LANSING, Mich. (WLNS) – Small button batteries are found in many household items, from remotes to toys to key fobs.

Many parents are unaware that they pose a serious danger to children and new research shows they’re injuring even more kids.

Trista Hamsmith says losing her 18-month-old daughter a year and a half ago is a forever healing process.

“It’s just learning to navigate our new normal because it’s not just me that has taken on this advocacy. It’s the family as a whole,” said Hamsmith.

Originally doctors thought her daughter Reese had croup.

“It was the following day we realized there was a battery missing from a remote in our home. We rushed to the hospital and within 30 minutes they confirmed that she had in fact swallowed that battery,” said Hamsmith.

Reese spent weeks in the hospital, had surgeries and went into cardiac arrest three times.

“Ultimately, this time, we just didn’t get her back,” said Hamsmith.

New research in the journal pediatrics shows battery-related ER visits more than doubled from 2010-2019 compared to previous years.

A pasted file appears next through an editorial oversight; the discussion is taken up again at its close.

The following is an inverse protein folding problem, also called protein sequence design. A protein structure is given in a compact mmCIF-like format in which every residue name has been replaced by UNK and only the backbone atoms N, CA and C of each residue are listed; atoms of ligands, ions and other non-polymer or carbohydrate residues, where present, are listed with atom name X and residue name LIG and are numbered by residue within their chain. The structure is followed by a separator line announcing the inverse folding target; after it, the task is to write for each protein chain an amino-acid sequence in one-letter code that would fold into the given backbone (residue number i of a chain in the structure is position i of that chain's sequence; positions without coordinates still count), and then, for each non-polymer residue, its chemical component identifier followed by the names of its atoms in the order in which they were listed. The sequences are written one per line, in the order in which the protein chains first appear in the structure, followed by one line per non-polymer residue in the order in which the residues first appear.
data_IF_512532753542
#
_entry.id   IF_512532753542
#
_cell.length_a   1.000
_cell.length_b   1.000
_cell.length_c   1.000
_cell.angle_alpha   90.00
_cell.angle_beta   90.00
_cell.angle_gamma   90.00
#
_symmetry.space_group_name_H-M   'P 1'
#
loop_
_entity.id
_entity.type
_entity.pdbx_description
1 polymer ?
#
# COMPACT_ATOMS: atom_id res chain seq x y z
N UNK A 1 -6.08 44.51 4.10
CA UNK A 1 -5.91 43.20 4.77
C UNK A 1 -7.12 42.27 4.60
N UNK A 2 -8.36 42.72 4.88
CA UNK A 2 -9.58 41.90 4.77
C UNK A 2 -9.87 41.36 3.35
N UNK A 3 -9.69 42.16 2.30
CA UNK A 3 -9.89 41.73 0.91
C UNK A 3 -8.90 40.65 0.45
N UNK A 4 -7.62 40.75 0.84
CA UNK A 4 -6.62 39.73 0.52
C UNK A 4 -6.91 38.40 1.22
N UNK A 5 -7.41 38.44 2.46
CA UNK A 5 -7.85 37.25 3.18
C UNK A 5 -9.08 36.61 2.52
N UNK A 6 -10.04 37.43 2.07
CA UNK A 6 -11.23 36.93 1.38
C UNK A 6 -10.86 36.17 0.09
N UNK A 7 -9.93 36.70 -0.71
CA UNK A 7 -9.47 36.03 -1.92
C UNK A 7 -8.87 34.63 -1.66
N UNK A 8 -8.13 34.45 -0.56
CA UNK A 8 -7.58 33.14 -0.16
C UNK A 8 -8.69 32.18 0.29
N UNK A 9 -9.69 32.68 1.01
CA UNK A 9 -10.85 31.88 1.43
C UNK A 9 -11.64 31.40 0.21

“The vast majority of these children were under the age of six, and button batteries were the type of battery that was most frequently involved,” said Mark Chandler, Senior Research Associate at Safe Kids Worldwide.

Button batteries can burn through a child’s esophagus in as little as two hours and the injury can progress even after its removed.

“Keep button batteries and any devices that they power up and out of reach of children, make sure that the battery compartment is secure, said Hamsmith.

Trista created “Reese’s Purpose” to educate families. President Biden signed Reese’s Law earlier this month which establishes safety standards, including requiring child resistant packaging and warning labels on products.”

“Knowing that ten years down the road, we’re not going to be hearing about these ingestions from the products because we did move forward is a little bit of comfort,” said Hamsmith.

She hopes sharing her story can save the lives of other children.